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Preventing the summer slide

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Parents often complain about summer because it is the most difficult time to keep their children busy. Teachers are also concerned about children suffering from the "summer slide." That's the tendency for kids to forget reading and other skills they learned in school during the summer. Children can lose a whole grade-level's worth of skills in the summer, requiring them to put in extra time in the fall to catch up with their peers at school.

What can you, as parents, do to prevent the summer slide?  Keep your children engaged in learning. Try getting them involved in educational programs and activities during the summer months . Here are some things you can do to prevent your children from experiencing the summer slide.

  • Have your children make a summer reading pledge. Scholastic summer reading challenge is a program that allows kids to track their reading hours.
  • Get your child to take the Summer math challenge, from MetaMetrics. You’ll get daily emails with fun math activities and resources.
  • Ask your children’s school about any summer programs that they offer.
  • Look into your local youth-serving organizations such as 4-H, Boys/Girl Scouts, Boys/Girls Club, and YMCA to see if they offer summer programs. For more information on Minnesota 4-H, visit Try 4-H!
  • Explore your local library’s summer programs. Your local library may offer a wide range of programs from reading to teaching kids about other topics like using computers or bike and swimming safety.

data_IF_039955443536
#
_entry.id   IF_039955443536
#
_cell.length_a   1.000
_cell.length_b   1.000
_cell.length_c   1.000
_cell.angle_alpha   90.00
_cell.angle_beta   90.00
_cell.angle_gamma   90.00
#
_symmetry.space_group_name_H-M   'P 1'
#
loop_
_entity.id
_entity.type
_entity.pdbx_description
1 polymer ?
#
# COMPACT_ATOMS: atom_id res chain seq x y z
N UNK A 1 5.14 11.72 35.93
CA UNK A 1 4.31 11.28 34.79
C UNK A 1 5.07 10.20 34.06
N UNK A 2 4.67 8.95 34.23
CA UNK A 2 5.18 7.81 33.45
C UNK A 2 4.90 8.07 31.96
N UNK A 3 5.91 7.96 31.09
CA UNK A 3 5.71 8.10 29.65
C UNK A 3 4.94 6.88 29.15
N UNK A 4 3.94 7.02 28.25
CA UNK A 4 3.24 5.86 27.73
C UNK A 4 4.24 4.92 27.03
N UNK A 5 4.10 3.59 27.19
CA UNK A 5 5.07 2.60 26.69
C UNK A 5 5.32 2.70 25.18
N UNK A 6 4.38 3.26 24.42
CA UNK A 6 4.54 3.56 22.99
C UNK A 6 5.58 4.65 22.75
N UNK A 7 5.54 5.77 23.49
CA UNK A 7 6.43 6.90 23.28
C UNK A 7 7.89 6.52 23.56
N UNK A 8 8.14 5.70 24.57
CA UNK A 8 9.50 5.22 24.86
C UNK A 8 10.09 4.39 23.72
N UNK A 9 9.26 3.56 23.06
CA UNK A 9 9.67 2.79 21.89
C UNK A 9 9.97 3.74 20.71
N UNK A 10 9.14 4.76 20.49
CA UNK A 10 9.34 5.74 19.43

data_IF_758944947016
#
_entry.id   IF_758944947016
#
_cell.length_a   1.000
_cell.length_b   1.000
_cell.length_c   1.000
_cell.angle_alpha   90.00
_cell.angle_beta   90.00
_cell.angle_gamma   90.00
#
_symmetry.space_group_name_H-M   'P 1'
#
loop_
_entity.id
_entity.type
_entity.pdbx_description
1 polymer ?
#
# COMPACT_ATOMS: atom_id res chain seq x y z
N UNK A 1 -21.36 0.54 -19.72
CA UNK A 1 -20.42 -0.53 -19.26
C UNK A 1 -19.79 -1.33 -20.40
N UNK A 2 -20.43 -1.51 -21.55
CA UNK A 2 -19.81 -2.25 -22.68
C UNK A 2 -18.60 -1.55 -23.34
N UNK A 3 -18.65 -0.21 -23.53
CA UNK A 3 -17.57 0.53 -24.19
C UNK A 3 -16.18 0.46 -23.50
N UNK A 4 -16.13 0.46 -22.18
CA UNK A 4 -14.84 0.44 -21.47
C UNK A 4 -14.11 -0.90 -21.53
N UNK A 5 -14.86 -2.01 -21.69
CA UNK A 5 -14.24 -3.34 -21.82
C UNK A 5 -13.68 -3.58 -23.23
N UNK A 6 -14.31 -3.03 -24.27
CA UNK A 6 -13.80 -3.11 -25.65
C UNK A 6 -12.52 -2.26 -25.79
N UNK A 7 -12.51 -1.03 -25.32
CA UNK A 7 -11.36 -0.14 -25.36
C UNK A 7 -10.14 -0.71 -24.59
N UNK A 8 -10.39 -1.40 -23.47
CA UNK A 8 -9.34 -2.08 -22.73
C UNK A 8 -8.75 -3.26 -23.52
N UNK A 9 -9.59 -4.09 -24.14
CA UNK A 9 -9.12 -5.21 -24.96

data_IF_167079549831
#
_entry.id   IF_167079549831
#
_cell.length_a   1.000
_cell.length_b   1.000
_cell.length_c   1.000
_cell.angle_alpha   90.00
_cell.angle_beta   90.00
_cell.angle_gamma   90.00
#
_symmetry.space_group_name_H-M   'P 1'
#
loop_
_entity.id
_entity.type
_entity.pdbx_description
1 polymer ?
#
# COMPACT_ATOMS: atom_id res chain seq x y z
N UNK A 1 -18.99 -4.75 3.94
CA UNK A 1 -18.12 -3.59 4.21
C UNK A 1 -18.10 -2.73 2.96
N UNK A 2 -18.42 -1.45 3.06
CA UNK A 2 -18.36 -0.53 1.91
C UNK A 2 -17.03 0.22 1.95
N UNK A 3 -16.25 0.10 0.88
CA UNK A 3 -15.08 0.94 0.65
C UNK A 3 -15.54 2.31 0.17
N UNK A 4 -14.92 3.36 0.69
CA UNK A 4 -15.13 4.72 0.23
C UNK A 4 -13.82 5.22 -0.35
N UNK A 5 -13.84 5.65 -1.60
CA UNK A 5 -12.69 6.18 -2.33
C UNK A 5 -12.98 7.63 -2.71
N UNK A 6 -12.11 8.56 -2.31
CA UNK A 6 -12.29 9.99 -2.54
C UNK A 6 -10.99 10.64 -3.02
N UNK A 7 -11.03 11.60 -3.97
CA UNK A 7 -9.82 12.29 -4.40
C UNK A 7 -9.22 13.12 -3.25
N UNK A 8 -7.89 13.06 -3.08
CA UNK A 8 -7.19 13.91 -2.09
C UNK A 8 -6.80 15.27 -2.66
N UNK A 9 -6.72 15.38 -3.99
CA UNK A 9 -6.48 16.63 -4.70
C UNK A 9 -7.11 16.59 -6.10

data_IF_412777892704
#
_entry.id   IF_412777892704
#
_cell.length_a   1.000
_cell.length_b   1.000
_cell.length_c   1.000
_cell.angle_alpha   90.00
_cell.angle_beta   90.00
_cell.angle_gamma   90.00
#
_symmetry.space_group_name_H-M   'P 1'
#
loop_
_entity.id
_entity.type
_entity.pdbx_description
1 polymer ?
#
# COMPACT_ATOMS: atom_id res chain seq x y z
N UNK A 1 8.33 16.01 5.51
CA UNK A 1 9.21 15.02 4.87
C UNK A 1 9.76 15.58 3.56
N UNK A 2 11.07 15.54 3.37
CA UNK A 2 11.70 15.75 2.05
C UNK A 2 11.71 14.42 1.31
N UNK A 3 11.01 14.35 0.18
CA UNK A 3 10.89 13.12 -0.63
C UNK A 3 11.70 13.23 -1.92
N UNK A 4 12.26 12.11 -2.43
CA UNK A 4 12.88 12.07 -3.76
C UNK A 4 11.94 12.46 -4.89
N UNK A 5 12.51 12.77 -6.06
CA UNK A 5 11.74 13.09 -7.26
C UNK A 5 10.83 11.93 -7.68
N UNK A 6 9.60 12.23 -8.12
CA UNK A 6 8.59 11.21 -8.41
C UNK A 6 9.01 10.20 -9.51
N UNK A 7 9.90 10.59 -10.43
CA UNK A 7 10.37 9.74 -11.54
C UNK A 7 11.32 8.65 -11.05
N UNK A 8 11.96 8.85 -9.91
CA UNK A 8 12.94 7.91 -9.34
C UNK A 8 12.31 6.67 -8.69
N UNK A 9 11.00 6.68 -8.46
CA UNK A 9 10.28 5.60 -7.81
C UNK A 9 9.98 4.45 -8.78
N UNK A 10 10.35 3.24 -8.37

• Contact your local museums and parks and recreation departments to find out about their free or low-cost summer programs for kids. If you’re in the Twin Cities, check out the smARTPass program that is open to metro public library users.
  • Look into your local TV or radio station or post office, to see if they offer free or low-cost tours.
  • Identify a local organization that provides short-term volunteer opportunities for the whole family. For more information on volunteering with your family, visit Volunteering: A learning opportunity.

Use your imagination to give your children fun learning experiences during the summer. You’ll find making small efforts now will yield big benefits for them in the future.

Looking for more ideas? Check out the related resources listed below.

Silvia Alvarez de Davila, Extension educator in family resiliency

Reviewed in 2018

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